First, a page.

Man United goalkeeper Andre Onana had to protect his mental health after poor start at the club

Published May. 24, 2024 7:01 a.m. ET

MANCHESTER, England (AP) — In his own words, Andre Onana arrived at Manchester United last year as the “best goalkeeper in the world.”

Within weeks his reputation had taken a battering and he was left needing to protect his mental health.

“It was for me in certain moments like ‘What happened?’” Onana said as he prepared for Saturday's FA Cup final against Premier League champion Manchester City at Wembley Stadium.

A serial title winner with Ajax and a Cameroon international, Onana moved to United from Inter Milan for $57 million in the offseason. As a modern ball-playing keeper, he was seen as pivotal to manager Erik ten Hag's plans to mount a Premier League and Champions League challenge.


But a series of costly errors in his opening weeks at the club saw him become a figure of ridicule on social media and a symbol of United's troubled campaign.

“When I arrived here, I arrived as the best goalkeeper in the world and ‘boom’ it went down and you see how difficult football is sometimes,” Onana said. “I decided to not stay there, but to stand up and fight to the end. I know who I am. I know what I did to arrive here and never forget what you did.

"Never stay too high, but also don’t stay too low because at the end of the day, being a player for such a big club, when you win it’s top and when you don’t win it’s terrible. You have to stay in between and feel your mind and have your mental health safe because it is not easy to play for such a big club.”

The 28-year-old Onana said it took him six months to “feel good” at United. For all his difficulties, he was brave enough to accept culpability and give interviews after an error-strewn performance in a loss to Bayern Munich in the Champions League in September. But the blunders kept on coming.

Eventually Onana's form improved. United's didn't.

Saturday represents the last chance to salvage a season that has seen the 20-time league champion suffer its lowest finish in the Premier League era — eighth. There were 14 league defeats — the most in 34 years.

Victory against City, which has replaced United as the dominant force in English soccer and is looking to become the first team to win back-to-back league and FA Cup doubles, would at least end the season on a high. It would also secure United a place in the Europa League.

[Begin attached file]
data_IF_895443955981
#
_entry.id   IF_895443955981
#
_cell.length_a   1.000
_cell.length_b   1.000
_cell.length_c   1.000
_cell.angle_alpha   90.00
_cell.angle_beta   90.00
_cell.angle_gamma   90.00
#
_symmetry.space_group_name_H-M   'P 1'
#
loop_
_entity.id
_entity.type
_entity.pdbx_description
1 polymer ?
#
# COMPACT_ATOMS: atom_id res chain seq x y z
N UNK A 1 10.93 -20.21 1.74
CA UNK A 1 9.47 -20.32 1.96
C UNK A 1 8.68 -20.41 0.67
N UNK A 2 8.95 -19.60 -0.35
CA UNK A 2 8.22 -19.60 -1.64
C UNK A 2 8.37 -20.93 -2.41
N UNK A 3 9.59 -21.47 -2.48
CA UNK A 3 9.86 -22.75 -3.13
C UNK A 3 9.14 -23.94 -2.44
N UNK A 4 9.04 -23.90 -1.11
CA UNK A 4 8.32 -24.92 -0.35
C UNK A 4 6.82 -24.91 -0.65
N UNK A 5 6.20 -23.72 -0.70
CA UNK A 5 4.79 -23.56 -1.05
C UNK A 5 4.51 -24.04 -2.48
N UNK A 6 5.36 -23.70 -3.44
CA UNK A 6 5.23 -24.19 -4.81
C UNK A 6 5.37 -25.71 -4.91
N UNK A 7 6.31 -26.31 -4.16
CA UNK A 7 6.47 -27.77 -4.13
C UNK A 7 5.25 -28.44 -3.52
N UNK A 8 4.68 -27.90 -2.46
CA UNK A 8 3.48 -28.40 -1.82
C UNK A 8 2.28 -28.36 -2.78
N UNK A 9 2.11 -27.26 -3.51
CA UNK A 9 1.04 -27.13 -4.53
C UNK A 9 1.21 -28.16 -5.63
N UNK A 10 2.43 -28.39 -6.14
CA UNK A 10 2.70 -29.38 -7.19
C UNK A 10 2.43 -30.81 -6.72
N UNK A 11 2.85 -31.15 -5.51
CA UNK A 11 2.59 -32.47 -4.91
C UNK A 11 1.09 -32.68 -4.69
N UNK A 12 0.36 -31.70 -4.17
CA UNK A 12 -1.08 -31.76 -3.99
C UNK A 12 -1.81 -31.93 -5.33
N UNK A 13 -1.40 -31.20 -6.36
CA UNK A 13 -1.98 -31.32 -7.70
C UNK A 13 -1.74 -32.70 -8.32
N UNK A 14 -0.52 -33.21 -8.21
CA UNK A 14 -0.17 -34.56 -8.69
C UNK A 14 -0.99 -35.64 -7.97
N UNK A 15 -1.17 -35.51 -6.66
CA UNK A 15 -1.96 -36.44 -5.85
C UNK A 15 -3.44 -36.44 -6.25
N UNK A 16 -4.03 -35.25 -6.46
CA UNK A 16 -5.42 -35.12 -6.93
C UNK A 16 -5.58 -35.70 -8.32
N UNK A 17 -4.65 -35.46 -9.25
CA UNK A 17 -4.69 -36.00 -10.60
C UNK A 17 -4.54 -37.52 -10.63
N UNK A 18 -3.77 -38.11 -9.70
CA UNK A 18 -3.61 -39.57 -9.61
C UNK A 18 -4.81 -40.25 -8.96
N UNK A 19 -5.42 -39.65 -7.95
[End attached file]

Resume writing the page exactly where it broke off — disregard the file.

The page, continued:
Onana accepts even a win wouldn't represent a successful campaign.

“Playing for this club, winning the FA Cup I don’t think it’s enough. We’re used to playing in the Champions League, some of us have played in Champions League finals. It’s been a difficult season,” he said.

Saturday's game is a rematch of last year's final, which City won 2-1 on the way to a treble of trophies including the Premier League and Champions League.

Onana wasn't involved in that match because he hadn't yet completed his move to Old Trafford. But the game represents a rematch for him on a personal level after his Inter Milan team lost 1-0 to City in last year's Champions League final.

He was outstanding in the match in Istanbul, but still came up short. He said that game can be an inspiration for United because Inter was also an underdog, but came close to producing an upset.

“If you face City already thinking they are going to win then don’t step on the pitch,” he said. “They are the best team in the world at the moment. Last year in the Champions League final we (Inter) were better than them. They were lucky to win against us.”

Even a win might not be enough to save Ten Hag's job. His position is unclear amid mounting speculation about his future and the overhaul being carried out by United's new co-owner Jim Ratcliffe.

Onana was part of Ten Hag's three-time Dutch title-winning team at Ajax and has no doubt about his abilities.

“We cannot hide. We are such a big club. We have to go front foot and deal with the difficulties and hopefully things will change. I know they will change, if not today, then tomorrow,” he said.


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